Tuesday, June 5, 2012
Financing The Flying Dream
The best sources to fund your flight training
Another variation of the GI Bill known as the "Montgomery GI Bill" will reimburse up to 60% of approved flight-training expenses. Phoenix East Aviation is one of a few training academies approved under the Montgomery Bill and also offers two "Patriot Grants," which are designed to financially assist veterans who are training to be professional pilots.
If the fact that Uncle Sam will reimburse 100% of in-state tuition if you attend a public college with a flight-training program doesn't impress you, maybe the dependent benefits will. There are several prerequisites and forms to fill out, but Post-9/11 GI Bill benefits can be transferred to dependents. Details of the Post-9/11 GI Bill and dependent benefits are available at www.gibill.va.gov.
Pilot Finance, Inc., was started in 1999 exclusively as a source for flight-training financing. The company has been growing in recent years and has become one of few private-training funds resources. Pilot Finance is offered through hundreds of Part 61 and Part 141 flight schools across the country, with more being added daily. Their program is based on the frequency of flight lessons a student takes during a week. More frequent lessons will save a student money with Pilot Finance in the long run.
For example, a student who takes four flight lessons per week pays a cash downpayment of $250 and commits to 30 monthly payments. The payments are based on the total cost of training for the certificate. So if the student spent a total of $8,000, they would commit to 30 payments of $323. While a student who took only one lesson per week and spent the same amount overall would commit to 72 payments of $177 per month. With finance costs, the overall savings of four lessons per week versus one amounts to over $3,000. Pilot Finance interest rates range from 9% APR to their maximum 18% APR, based on borrower qualifications. More information is available at www.pilotfinance.com.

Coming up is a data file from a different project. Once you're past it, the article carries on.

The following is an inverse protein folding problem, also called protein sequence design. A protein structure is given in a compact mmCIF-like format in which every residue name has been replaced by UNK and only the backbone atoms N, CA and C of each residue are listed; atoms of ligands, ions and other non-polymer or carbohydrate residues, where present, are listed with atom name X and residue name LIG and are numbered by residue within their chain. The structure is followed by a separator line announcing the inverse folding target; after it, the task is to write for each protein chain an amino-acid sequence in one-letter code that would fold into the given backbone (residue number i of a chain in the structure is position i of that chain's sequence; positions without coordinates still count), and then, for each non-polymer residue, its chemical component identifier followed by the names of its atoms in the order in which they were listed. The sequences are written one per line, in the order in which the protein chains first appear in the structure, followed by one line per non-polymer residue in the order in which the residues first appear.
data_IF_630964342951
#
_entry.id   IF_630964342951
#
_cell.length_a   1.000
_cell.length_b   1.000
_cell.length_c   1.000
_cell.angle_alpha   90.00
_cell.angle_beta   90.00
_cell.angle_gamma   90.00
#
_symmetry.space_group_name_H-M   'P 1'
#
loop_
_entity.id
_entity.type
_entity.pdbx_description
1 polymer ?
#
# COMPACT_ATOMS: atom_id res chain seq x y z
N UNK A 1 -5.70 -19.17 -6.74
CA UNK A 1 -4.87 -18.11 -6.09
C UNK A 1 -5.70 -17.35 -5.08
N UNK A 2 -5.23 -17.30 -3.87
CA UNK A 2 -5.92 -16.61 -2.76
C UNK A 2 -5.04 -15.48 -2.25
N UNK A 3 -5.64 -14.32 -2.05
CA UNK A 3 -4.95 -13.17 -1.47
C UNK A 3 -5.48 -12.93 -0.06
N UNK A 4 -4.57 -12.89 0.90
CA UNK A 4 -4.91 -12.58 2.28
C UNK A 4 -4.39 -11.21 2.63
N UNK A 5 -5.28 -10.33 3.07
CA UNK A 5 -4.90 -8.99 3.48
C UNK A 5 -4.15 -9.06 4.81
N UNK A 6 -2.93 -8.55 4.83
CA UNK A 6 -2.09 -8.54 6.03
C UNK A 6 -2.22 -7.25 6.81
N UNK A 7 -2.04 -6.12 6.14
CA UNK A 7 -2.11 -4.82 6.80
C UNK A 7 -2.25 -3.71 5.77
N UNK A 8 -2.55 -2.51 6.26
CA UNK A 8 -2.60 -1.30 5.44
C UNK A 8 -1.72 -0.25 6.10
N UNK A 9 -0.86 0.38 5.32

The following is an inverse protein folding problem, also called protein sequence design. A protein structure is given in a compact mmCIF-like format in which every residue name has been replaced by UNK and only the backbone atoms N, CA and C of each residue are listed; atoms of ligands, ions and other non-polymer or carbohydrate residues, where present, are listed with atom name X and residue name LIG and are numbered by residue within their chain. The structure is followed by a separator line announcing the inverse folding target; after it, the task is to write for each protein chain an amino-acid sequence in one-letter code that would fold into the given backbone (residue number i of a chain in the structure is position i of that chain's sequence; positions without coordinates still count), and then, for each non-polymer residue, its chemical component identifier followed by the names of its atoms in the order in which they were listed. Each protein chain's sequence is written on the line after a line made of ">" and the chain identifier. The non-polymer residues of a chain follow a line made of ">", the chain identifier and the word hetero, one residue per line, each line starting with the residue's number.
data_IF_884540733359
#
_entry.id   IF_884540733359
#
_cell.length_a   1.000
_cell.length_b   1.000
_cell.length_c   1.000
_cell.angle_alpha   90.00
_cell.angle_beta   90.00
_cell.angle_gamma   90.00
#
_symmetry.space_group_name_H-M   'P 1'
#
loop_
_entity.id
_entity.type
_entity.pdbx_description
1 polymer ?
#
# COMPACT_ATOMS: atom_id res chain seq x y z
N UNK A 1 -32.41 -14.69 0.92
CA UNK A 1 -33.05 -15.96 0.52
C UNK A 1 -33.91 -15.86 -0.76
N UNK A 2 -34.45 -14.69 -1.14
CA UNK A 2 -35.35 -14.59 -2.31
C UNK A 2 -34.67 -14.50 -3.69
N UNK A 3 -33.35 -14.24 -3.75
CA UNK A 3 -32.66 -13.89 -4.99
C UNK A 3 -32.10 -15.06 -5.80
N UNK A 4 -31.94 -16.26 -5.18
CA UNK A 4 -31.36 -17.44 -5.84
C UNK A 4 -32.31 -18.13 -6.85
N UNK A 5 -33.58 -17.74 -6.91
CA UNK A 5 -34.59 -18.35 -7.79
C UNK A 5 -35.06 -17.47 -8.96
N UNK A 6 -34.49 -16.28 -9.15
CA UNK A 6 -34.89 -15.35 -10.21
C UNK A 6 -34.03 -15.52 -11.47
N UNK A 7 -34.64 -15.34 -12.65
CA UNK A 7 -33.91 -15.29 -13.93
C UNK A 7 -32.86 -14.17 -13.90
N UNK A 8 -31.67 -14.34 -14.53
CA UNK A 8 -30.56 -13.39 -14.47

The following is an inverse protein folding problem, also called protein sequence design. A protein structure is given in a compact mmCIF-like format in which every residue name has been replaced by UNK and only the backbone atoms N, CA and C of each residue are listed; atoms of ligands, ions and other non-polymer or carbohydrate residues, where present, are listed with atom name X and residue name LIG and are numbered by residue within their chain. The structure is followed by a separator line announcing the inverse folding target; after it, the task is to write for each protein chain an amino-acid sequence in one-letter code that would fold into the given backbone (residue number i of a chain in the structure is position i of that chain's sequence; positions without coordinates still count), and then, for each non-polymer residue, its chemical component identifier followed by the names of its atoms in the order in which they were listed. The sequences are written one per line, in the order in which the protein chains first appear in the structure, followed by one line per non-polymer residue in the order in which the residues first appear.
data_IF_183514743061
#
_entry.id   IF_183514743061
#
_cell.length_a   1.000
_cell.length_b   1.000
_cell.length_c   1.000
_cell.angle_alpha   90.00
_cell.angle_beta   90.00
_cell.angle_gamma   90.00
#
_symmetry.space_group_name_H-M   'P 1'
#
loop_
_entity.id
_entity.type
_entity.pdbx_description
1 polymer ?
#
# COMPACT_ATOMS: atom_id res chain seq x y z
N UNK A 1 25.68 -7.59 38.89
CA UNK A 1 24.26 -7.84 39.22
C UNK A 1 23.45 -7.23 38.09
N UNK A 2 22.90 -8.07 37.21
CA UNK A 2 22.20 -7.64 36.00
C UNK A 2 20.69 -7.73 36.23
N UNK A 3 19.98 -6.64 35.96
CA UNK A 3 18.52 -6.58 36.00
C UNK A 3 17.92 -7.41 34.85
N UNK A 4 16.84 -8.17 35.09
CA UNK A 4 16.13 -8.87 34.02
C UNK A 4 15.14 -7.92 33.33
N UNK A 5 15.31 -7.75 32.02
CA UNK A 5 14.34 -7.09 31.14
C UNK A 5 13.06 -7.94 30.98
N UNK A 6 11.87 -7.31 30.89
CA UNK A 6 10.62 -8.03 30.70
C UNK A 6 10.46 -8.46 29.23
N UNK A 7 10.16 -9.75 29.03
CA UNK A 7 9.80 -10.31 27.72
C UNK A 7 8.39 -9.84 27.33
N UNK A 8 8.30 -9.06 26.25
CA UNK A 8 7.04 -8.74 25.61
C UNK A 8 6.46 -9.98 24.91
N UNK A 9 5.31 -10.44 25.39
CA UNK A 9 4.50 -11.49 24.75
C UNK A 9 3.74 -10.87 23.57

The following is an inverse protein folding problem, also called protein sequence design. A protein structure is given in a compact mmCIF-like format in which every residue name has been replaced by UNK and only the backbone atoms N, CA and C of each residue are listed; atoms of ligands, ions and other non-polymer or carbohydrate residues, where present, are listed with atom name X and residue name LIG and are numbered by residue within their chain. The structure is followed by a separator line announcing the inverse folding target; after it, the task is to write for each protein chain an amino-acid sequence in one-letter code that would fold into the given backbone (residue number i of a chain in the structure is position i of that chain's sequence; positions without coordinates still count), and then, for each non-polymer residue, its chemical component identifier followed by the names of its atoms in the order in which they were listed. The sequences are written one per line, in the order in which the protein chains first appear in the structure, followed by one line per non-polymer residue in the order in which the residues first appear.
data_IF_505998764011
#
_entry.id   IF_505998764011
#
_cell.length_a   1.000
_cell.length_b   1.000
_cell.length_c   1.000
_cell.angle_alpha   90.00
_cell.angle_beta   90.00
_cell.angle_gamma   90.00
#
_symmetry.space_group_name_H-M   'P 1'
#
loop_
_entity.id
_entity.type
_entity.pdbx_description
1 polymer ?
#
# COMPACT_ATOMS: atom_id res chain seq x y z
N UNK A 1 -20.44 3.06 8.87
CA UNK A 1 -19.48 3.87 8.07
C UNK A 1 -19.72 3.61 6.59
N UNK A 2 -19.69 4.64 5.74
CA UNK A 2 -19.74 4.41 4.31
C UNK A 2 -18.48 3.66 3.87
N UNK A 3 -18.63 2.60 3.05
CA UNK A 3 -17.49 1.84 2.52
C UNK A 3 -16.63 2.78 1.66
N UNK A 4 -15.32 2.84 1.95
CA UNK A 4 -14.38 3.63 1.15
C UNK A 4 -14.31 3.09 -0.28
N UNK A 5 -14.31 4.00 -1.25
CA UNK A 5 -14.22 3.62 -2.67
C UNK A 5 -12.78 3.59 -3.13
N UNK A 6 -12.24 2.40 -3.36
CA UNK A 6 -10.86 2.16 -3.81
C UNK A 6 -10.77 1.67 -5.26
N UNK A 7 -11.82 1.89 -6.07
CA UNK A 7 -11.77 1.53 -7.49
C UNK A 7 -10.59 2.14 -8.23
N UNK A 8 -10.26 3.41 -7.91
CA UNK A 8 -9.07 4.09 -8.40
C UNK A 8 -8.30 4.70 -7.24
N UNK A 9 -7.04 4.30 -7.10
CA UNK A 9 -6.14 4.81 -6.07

Dedicated Credit Cards
Many of the schools we spoke with told us an increasing number of students are getting specific credit cards just to pay for flight training. Credit cards have a few advantages over traditional loans, including lengthy introductory periods with zero interest, deferred payment schedules, cash-back offers and travel points. Also, prospective pilots who may have some blemishes on their credit can apply for secured credit cards—such as those from Capital One or Orchard Bank—and be able to finance their training where no other option existed. The key to using a credit card to pay for training is to make sure you're disciplined in paying the card off quickly, or the interest will eat you alive.
The Dean of Enrollment for the Prescott campus, Tom Rajala, says that there isn't much innovation in funding for flight training today, but that traditional sources can still get students the ratings they need. "We also offer students the option to work part-time on campus," she says. "We have a website dedicated just to on and off-campus jobs." She pointed to traditional scholarships and even private loan programs to give students the funding they need. "Students should also seek out state-based aid programs," Hanns added.
With ever-increasing fuel costs and skyrocketing insurance premiums, it's doubtful that flight training will ever be inexpensive. But creativity is the rule when seeking financing for flight training, and the options listed here are just a beginning. If the dream to fly is alive in you, then there will always be possibilities.
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